Horry County SC Council Chairman’s Probe On Solicitor’s Desk

Investigation into extortion allegations winding down …

An investigation into alleged extortion threats involving top government officials in Horry County, South Carolina appears to be winding down …

The investigation – led by the S.C. State Law Enforcement Division (SLED) – was placed in the hands of S.C. fifteenth circuit solicitor Jimmy Richardson this week.  According to WBTW TV 13 (CBS – Florence/ Myrtle Beach, S.C.), Richardson received an investigatory report from SLED on Thursday (February 21).  The solicitor told the station he had completed his review of the document and would soon “get up with SLED to decide what we have or don’t have.”

Multiple sources close to the investigation have told us indictments in this case are “unlikely,” especially considering the local crony capitalist leaders who were ostensibly targeted by the alleged threats were reportedly disinclined to assist investigators.

“A case is not made based on what you think happened or what you believe happened or even what you may know happened – a case is only made based on what you can prove.” a source familiar with the inquiry told us, adding that such a standard becomes”even more difficult when alleged victims are uncooperative.”

To recap: Horry County administrator Chris Eldridge and county attorney Arrigo Carotti sought the SLED probe after newly elected council chairman Johnny Gardner – the self-proclaimed “people’s candidate” – was accused of being part of an alleged shakedown of a local economic development leader.

In December, Carotti submitted a five-page memo detailing this alleged scheme – which was said to have involved Gardner and Luke Barefoot, the council chairman’s aide-de-camp.  According to the memo, Barefoot and Gardner met last year with Sandy Davis, the new president and chief executive officer of the Myrtle Beach Regional Economic Development Corporation (MBREDC).  This organization is a crony capitalist association which receives $1.1 million annually from county taxpayers to promote job growth in the region.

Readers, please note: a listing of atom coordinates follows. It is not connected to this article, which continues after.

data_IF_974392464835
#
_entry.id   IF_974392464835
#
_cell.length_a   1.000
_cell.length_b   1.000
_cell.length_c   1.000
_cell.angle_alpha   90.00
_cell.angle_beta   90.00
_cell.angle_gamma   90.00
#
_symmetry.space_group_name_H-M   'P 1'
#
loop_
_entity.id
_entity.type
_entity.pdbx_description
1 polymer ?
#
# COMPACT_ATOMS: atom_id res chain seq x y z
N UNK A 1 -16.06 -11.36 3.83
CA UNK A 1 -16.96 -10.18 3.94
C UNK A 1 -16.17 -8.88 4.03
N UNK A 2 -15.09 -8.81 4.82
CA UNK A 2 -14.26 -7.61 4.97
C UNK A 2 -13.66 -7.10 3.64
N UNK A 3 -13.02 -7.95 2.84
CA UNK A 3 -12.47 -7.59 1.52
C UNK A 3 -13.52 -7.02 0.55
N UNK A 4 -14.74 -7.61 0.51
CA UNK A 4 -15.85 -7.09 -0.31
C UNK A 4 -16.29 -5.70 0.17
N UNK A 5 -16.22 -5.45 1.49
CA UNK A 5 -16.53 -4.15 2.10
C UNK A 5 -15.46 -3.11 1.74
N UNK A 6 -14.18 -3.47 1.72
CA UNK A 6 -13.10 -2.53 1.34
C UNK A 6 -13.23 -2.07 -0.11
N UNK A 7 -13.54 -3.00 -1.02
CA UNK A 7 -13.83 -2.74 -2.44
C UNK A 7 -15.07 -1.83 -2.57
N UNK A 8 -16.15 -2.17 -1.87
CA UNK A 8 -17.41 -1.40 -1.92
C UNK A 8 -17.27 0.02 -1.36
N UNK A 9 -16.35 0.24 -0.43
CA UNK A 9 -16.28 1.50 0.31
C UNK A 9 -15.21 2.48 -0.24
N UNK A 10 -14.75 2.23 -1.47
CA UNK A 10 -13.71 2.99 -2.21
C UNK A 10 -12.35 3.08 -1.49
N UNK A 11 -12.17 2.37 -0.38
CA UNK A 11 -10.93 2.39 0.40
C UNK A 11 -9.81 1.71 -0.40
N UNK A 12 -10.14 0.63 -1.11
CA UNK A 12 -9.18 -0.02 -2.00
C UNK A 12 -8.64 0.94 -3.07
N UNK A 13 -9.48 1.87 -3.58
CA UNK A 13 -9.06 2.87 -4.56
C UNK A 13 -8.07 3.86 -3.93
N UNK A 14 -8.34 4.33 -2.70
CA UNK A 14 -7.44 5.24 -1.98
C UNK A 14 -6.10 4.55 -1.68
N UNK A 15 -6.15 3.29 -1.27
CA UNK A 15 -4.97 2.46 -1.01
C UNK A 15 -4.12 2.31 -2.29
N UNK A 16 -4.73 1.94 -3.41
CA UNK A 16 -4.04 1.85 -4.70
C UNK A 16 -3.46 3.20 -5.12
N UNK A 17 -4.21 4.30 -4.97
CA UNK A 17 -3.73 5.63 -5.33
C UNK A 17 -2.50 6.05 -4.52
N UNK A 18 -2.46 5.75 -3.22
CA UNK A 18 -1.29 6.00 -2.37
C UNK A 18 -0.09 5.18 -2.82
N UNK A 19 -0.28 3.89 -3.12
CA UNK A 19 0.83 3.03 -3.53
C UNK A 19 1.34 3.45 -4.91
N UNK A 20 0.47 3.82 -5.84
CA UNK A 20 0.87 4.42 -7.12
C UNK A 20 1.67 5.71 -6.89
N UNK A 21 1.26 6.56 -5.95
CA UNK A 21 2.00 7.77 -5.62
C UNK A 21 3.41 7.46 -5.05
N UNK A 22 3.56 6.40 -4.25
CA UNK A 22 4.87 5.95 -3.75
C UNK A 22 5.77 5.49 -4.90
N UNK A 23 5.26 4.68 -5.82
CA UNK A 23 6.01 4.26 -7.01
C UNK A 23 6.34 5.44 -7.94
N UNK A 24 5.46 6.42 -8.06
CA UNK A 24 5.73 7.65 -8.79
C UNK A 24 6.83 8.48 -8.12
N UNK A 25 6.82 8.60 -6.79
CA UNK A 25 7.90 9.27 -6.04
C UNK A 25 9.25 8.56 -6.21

At this meeting – which one of Davis’ associates surreptitiously recorded – Barefoot allegedly told Davis (in Gardner’s presence) that she could “head off” negative media coverage about herself and her organization by paying $40,000 to the incoming chairman’s political consultant, Conway, S.C.-based advisor Donald Smith.  It was further suggested, according to the memo, that the payment could be disguised in such a way as to give her “political cover.”

Barefoot allegedly identified Paul Gable – editor of Grand Strand Daily – as the media figure who was contemplating negative coverage of Davis and the MBREDC.


This news outlet made no value judgment as to the substance of the Carotti report – we merely reported on its contents based on the documentation we were provided.  Nonetheless, shortly after our story ran we were assailed by Gable and other coastal media outlets as being part of some nefarious conspiracy to undermine Gardner.   One outlet went so far as to allege that a prominent coastal businessman was planning to drop his recently filed lawsuit against this news outlet in exchange for our publication of the story.

A quid pro quo, as it were.

Interestingly, this businessman’s lawsuit – which we maintain is totally without merit – will be the subject of a preliminary hearing next month in Georgetown, S.C.  Additionally, our founding editor Will Folks was served with an expansive discovery request earlier this month in connection with the suit.

So … there goes that theory.

Again, we have made no value judgment as to the veracity of the allegations against the chairman and his entourage.  As we noted in our most recent treatment of this drama, “if the narrative contained in the Carotti memo is confirmed … then we believe Gardner and his allies would have some serious explaining to do, although it remains to be seen whether anything criminal or unethical transpired in connection with either the memo or the recording … (o)r whether Gardner simply displayed what would fall into the category of atrocious judgment.”

It seems abundantly clear some exceedingly shady machinations were employed by pro-Gardner forces in connection with this incident, but whether these actions criminal in nature is ultimately up to Richardson to determine.

Stay tuned … it sounds as though this determination is coming sooner rather than later.



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